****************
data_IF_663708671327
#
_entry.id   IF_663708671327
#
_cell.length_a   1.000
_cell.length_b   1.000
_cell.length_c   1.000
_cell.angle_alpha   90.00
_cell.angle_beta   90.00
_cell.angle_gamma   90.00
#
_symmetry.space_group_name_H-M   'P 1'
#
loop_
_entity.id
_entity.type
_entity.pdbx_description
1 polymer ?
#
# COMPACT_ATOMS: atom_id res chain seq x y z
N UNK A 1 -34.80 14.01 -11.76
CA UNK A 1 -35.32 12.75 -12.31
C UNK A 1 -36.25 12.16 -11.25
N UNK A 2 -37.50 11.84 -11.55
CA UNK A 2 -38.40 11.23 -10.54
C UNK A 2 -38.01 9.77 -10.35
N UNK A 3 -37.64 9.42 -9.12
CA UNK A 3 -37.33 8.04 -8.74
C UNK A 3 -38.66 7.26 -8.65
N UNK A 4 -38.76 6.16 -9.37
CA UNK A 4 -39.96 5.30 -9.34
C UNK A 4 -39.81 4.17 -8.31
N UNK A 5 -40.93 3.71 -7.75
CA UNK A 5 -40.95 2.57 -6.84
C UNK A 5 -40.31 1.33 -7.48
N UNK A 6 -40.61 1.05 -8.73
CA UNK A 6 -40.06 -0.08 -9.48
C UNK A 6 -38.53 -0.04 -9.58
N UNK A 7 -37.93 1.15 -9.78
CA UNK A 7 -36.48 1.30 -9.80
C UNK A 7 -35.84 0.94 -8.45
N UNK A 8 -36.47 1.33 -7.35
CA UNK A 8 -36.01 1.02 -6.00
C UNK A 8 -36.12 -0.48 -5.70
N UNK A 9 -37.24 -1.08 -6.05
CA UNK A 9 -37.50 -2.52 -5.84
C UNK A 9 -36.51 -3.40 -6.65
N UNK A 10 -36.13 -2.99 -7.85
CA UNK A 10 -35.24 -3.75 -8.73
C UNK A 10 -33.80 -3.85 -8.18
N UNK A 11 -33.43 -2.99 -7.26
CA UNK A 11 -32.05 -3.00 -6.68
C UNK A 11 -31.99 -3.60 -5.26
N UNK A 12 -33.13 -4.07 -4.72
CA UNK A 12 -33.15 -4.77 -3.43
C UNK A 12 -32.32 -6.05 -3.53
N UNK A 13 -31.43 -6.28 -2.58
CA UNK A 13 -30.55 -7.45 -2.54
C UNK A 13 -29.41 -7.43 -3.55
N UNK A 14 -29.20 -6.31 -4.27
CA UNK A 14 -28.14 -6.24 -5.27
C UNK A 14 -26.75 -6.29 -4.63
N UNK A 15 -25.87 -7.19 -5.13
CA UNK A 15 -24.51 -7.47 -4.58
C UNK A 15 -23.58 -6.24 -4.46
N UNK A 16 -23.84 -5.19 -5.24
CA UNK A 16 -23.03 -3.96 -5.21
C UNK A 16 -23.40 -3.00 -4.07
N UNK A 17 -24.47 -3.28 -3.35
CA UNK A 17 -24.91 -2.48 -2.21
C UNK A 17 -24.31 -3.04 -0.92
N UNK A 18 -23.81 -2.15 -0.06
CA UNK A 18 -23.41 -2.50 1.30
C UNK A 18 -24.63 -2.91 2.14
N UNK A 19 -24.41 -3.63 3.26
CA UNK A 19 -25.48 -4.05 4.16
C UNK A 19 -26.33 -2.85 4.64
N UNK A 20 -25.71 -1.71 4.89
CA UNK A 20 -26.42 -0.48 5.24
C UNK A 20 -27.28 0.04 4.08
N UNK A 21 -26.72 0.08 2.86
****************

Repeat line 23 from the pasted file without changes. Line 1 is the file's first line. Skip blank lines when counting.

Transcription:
C UNK A 1 -36.25 12.16 -11.25